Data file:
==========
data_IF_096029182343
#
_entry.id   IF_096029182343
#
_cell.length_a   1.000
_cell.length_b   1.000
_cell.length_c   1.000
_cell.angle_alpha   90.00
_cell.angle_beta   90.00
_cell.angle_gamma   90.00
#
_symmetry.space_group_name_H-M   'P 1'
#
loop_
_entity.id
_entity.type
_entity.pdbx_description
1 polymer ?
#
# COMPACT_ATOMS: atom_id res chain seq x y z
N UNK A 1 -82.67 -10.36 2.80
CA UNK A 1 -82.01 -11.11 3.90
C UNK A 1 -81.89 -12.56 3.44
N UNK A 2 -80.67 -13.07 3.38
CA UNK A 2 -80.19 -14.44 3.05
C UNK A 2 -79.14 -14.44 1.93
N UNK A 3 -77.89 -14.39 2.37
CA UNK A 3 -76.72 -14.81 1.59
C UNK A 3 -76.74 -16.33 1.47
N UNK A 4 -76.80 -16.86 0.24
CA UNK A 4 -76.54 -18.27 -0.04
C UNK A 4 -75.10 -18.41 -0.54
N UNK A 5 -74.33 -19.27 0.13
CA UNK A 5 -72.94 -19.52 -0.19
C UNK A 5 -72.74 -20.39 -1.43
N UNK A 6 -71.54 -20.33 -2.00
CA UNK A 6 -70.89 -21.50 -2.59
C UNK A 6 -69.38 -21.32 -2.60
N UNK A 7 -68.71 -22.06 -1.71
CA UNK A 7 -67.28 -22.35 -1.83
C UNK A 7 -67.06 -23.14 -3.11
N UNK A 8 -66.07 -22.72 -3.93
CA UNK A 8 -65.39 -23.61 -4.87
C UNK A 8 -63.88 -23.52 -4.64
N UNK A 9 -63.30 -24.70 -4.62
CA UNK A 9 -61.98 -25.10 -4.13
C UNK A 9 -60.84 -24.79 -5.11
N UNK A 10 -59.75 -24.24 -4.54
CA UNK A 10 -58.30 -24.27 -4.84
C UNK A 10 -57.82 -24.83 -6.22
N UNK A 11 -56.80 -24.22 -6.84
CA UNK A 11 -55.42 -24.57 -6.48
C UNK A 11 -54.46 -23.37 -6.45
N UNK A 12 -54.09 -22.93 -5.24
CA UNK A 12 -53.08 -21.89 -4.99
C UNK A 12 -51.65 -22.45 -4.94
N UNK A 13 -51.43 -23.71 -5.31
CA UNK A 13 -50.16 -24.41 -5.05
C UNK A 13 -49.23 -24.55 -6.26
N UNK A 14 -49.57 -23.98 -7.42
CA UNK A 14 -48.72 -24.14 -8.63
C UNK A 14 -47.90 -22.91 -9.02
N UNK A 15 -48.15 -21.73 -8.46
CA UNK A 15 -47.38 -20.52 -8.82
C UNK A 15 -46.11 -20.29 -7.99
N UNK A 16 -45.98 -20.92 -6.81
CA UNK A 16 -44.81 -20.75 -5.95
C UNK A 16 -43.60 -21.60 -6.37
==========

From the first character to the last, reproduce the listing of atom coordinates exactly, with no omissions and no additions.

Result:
data_IF_096029182343
#
_entry.id   IF_096029182343
#
_cell.length_a   1.000
_cell.length_b   1.000
_cell.length_c   1.000
_cell.angle_alpha   90.00
_cell.angle_beta   90.00
_cell.angle_gamma   90.00
#
_symmetry.space_group_name_H-M   'P 1'
#
loop_
_entity.id
_entity.type
_entity.pdbx_description
1 polymer ?
#
# COMPACT_ATOMS: atom_id res chain seq x y z
N UNK A 1 -82.67 -10.36 2.80
CA UNK A 1 -82.01 -11.11 3.90
C UNK A 1 -81.89 -12.56 3.44
N UNK A 2 -80.67 -13.07 3.38
CA UNK A 2 -80.19 -14.44 3.05
C UNK A 2 -79.14 -14.44 1.93
N UNK A 3 -77.89 -14.39 2.37
CA UNK A 3 -76.72 -14.81 1.59
C UNK A 3 -76.74 -16.33 1.47
N UNK A 4 -76.80 -16.86 0.24
CA UNK A 4 -76.54 -18.27 -0.04
C UNK A 4 -75.10 -18.41 -0.54
N UNK A 5 -74.33 -19.27 0.13
CA UNK A 5 -72.94 -19.52 -0.19
C UNK A 5 -72.74 -20.39 -1.43
N UNK A 6 -71.54 -20.33 -2.00
CA UNK A 6 -70.89 -21.50 -2.59
C UNK A 6 -69.38 -21.32 -2.60
N UNK A 7 -68.71 -22.06 -1.71
CA UNK A 7 -67.28 -22.35 -1.83
C UNK A 7 -67.06 -23.14 -3.11
N UNK A 8 -66.07 -22.72 -3.93
CA UNK A 8 -65.39 -23.61 -4.87
C UNK A 8 -63.88 -23.52 -4.64
N UNK A 9 -63.30 -24.70 -4.62
CA UNK A 9 -61.98 -25.10 -4.13
C UNK A 9 -60.84 -24.79 -5.11
N UNK A 10 -59.75 -24.24 -4.54
CA UNK A 10 -58.30 -24.27 -4.84
C UNK A 10 -57.82 -24.83 -6.22
N UNK A 11 -56.80 -24.22 -6.84
CA UNK A 11 -55.42 -24.57 -6.48
C UNK A 11 -54.46 -23.37 -6.45
N UNK A 12 -54.09 -22.93 -5.24
CA UNK A 12 -53.08 -21.89 -4.99
C UNK A 12 -51.65 -22.45 -4.94
N UNK A 13 -51.43 -23.71 -5.31
CA UNK A 13 -50.16 -24.41 -5.05
C UNK A 13 -49.23 -24.55 -6.26
N UNK A 14 -49.57 -23.98 -7.42
CA UNK A 14 -48.72 -24.14 -8.63
C UNK A 14 -47.90 -22.91 -9.02
N UNK A 15 -48.15 -21.73 -8.46
CA UNK A 15 -47.38 -20.52 -8.82
C UNK A 15 -46.11 -20.29 -7.99
N UNK A 16 -45.98 -20.92 -6.81
CA UNK A 16 -44.81 -20.75 -5.95
C UNK A 16 -43.60 -21.60 -6.37